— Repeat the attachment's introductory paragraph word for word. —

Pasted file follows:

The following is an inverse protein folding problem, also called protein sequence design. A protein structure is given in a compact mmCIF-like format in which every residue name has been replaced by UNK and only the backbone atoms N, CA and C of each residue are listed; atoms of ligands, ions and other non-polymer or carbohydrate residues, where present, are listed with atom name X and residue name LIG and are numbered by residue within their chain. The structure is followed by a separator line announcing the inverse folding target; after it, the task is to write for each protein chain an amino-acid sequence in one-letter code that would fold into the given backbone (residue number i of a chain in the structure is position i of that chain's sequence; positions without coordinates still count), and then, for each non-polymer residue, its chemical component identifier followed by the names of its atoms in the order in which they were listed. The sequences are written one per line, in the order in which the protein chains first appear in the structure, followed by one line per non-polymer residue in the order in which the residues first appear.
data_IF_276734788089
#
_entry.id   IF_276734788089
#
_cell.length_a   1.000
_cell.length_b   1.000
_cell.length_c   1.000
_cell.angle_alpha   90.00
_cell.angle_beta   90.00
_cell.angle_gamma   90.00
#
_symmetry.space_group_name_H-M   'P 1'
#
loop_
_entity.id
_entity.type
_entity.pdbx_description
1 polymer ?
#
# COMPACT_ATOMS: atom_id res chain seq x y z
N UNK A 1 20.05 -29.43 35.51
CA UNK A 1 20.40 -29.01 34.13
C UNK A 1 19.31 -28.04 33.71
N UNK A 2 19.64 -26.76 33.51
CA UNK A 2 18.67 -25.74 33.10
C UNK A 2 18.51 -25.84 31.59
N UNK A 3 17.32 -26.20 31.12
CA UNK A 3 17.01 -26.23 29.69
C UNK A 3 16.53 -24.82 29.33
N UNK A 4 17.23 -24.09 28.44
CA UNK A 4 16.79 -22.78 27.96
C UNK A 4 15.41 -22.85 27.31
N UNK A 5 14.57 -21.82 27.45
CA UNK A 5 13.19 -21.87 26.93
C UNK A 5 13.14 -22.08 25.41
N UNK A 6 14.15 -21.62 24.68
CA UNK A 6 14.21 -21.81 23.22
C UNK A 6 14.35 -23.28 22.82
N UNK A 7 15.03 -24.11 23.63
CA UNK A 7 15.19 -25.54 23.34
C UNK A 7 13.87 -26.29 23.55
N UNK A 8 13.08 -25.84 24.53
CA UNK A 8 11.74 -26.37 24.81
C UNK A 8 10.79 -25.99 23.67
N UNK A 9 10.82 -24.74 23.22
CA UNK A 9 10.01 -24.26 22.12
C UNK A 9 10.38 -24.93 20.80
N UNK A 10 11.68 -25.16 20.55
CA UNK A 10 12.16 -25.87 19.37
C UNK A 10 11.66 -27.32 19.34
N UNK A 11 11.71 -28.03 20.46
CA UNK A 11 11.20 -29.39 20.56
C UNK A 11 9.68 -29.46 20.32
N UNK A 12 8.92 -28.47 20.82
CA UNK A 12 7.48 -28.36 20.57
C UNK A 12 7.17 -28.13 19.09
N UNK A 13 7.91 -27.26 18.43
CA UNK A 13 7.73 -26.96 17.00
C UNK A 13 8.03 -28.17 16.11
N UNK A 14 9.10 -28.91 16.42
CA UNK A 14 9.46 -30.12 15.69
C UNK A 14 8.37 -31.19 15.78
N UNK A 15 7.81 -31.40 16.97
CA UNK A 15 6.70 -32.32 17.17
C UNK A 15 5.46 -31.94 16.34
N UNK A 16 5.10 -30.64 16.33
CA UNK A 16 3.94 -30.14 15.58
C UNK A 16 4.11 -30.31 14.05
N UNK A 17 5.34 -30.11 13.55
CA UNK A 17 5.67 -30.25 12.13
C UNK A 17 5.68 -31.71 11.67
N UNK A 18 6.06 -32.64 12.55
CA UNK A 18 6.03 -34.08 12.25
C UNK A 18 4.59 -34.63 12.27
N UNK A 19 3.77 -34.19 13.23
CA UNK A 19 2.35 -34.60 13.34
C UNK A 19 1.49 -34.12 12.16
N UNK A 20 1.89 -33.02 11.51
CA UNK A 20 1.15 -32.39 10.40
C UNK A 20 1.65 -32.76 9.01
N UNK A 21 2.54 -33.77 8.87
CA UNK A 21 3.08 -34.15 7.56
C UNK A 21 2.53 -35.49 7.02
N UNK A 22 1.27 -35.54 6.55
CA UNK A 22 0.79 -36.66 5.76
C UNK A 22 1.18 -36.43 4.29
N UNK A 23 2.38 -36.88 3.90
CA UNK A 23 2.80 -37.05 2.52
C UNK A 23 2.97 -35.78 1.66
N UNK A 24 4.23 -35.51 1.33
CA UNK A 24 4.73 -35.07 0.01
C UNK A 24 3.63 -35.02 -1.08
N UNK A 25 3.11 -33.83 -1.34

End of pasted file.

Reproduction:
The following is an inverse protein folding problem, also called protein sequence design. A protein structure is given in a compact mmCIF-like format in which every residue name has been replaced by UNK and only the backbone atoms N, CA and C of each residue are listed; atoms of ligands, ions and other non-polymer or carbohydrate residues, where present, are listed with atom name X and residue name LIG and are numbered by residue within their chain. The structure is followed by a separator line announcing the inverse folding target; after it, the task is to write for each protein chain an amino-acid sequence in one-letter code that would fold into the given backbone (residue number i of a chain in the structure is position i of that chain's sequence; positions without coordinates still count), and then, for each non-polymer residue, its chemical component identifier followed by the names of its atoms in the order in which they were listed. The sequences are written one per line, in the order in which the protein chains first appear in the structure, followed by one line per non-polymer residue in the order in which the residues first appear.